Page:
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This fascinating article over at Zombie Hamster looks at that turbulent time following the events of the First World War. Rising from the ashes of post-war Germany came darker, and much more violent, cinematic feasts than those prior to the war, including Robert Wiene’s The Cabinet of Dr Caligari (1920).
Imagine a world where for one night a year, all crime is legal. You can do whatever you want and get away with it, like beat up the newspaper boy for not pushing it all the way through the letterbox (just an example). Well, this is the concept of James DeMonaco’s The Purge, a home invasion movie like no other, and in this article, Fangoria suggest five films that might well enhance your enjoyment of it.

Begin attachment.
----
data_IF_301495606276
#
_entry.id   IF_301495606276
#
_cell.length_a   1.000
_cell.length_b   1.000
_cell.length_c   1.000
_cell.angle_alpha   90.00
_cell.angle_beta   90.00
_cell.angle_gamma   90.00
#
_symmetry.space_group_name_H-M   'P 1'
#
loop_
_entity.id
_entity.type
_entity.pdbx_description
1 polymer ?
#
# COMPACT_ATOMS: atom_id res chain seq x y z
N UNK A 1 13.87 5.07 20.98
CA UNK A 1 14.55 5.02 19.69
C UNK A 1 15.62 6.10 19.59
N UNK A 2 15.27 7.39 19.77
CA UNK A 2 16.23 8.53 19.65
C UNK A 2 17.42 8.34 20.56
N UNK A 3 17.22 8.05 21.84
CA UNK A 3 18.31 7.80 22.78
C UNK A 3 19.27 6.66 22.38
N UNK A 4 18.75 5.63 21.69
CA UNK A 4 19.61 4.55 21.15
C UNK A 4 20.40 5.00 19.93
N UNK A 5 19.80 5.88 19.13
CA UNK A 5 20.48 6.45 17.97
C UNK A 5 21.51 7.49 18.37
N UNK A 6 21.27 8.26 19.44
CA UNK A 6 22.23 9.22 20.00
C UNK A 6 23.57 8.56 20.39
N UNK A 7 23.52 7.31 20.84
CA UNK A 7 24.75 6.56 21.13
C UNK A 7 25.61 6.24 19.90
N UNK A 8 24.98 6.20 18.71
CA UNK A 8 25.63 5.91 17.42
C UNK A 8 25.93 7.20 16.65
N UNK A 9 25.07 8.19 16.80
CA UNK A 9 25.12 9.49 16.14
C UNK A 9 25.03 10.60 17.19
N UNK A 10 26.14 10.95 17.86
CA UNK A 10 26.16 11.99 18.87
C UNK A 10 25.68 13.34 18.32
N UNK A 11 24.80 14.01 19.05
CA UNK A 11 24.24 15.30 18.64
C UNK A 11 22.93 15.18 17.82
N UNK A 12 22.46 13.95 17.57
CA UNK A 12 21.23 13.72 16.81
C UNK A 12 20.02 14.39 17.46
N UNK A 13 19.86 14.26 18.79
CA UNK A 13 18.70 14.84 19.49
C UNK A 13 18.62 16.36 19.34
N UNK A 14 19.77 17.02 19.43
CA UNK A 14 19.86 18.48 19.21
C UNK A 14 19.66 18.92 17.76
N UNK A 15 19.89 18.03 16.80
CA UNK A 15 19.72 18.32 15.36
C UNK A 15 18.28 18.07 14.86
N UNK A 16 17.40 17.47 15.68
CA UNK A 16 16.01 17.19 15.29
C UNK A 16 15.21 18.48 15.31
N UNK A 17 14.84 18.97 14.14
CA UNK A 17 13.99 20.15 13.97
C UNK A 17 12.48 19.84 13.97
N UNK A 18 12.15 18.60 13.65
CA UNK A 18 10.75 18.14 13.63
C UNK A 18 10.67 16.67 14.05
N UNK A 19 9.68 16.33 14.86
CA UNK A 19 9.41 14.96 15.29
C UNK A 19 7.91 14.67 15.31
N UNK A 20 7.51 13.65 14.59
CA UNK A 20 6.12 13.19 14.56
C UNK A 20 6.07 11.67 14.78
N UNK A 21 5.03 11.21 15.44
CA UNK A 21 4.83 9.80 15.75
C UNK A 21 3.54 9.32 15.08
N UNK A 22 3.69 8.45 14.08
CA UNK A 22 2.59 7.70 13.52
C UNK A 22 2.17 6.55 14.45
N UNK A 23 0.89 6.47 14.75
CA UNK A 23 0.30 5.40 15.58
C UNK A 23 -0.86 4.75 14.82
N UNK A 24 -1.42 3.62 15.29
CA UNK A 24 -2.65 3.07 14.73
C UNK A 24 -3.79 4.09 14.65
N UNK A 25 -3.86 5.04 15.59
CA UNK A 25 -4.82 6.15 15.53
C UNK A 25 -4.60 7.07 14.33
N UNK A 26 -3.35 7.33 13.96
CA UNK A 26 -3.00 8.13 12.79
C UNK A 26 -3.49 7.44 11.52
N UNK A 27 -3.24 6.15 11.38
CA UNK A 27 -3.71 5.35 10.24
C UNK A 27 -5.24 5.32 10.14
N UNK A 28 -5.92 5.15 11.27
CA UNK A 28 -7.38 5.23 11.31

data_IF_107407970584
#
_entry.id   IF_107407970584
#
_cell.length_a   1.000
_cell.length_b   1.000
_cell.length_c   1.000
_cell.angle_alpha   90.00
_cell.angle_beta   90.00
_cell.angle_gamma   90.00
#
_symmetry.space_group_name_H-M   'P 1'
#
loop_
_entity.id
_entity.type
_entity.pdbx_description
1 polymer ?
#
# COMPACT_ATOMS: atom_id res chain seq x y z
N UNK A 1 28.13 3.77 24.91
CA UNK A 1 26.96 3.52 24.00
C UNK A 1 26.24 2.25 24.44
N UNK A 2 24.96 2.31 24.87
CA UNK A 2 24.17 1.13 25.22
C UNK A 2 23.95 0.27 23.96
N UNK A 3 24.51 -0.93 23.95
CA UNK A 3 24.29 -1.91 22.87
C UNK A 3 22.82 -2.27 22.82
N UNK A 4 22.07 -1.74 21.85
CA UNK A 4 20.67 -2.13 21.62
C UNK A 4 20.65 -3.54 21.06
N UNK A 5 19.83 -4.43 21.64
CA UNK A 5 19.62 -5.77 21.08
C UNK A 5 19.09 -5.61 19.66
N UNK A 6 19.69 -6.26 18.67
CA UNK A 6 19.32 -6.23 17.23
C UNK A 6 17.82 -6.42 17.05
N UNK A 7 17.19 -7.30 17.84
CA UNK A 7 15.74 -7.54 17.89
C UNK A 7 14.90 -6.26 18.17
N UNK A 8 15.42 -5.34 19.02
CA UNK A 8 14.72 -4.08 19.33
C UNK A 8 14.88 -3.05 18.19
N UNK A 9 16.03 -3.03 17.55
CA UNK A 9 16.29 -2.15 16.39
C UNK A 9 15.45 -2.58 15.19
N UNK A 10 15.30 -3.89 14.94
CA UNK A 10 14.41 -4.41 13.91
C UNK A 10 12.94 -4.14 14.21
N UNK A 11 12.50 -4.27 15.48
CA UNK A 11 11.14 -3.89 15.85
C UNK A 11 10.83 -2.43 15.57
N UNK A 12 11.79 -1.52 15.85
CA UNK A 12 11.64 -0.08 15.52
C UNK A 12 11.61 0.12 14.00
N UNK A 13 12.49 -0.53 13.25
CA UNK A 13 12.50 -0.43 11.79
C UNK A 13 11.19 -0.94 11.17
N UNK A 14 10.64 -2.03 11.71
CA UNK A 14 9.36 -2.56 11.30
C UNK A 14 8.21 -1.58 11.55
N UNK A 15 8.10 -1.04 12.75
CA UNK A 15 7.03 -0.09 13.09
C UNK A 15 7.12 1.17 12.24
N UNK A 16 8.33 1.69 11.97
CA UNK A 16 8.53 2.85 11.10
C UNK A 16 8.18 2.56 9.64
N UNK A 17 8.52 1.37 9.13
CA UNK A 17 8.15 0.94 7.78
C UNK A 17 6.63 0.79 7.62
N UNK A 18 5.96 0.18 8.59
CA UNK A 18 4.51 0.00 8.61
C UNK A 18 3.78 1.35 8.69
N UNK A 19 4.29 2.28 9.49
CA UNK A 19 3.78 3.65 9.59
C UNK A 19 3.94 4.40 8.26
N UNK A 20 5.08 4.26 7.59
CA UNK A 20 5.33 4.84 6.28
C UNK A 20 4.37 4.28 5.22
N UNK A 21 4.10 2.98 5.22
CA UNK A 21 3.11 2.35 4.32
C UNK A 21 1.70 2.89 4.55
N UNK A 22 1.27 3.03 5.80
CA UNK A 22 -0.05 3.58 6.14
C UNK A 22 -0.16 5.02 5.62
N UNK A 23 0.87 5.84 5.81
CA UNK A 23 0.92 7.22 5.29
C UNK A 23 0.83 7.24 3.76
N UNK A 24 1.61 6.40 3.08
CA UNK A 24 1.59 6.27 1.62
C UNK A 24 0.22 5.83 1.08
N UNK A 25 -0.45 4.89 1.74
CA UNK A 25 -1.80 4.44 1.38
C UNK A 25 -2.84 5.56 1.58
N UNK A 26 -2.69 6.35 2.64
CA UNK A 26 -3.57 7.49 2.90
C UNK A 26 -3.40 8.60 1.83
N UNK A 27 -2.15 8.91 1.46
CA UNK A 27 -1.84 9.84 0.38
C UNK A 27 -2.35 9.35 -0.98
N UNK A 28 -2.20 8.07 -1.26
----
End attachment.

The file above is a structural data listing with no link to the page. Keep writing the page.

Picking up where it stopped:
Asylums are seldom considered joyful places, places where good things happened to agreeable people, and although many are now closed for business, the remains are often more chilling than anything Hollywood could churn out. In this article, i09 delves into the history of six asylums, including Danvers State Hospital, the alleged inspiration for HP Lovecraft’s Arkham Sanatorium.
Is it inherently wrong to root for the bad guy in horror? Does that make you as crazy as the one wielding the machete, or wearing the glove with razorblade fingernails? Some people might say so, but this article from HorrorNews.net looks at why we regard certain horror villains as heroes.
It was the year that gave us Child’s Play, Killer Klowns From Outer Space, and Night of the Demons, but 1988 also gave us the comedy-horror, Waxwork, starring Zach Galligan of Gremlins fame. In this article, The Slant Magazine takes a look back at the film, and how it might have been the inspiration for Joss Whedon’s The Cabin in the Woods.
The Visible Filth by Nathan Ballingrud
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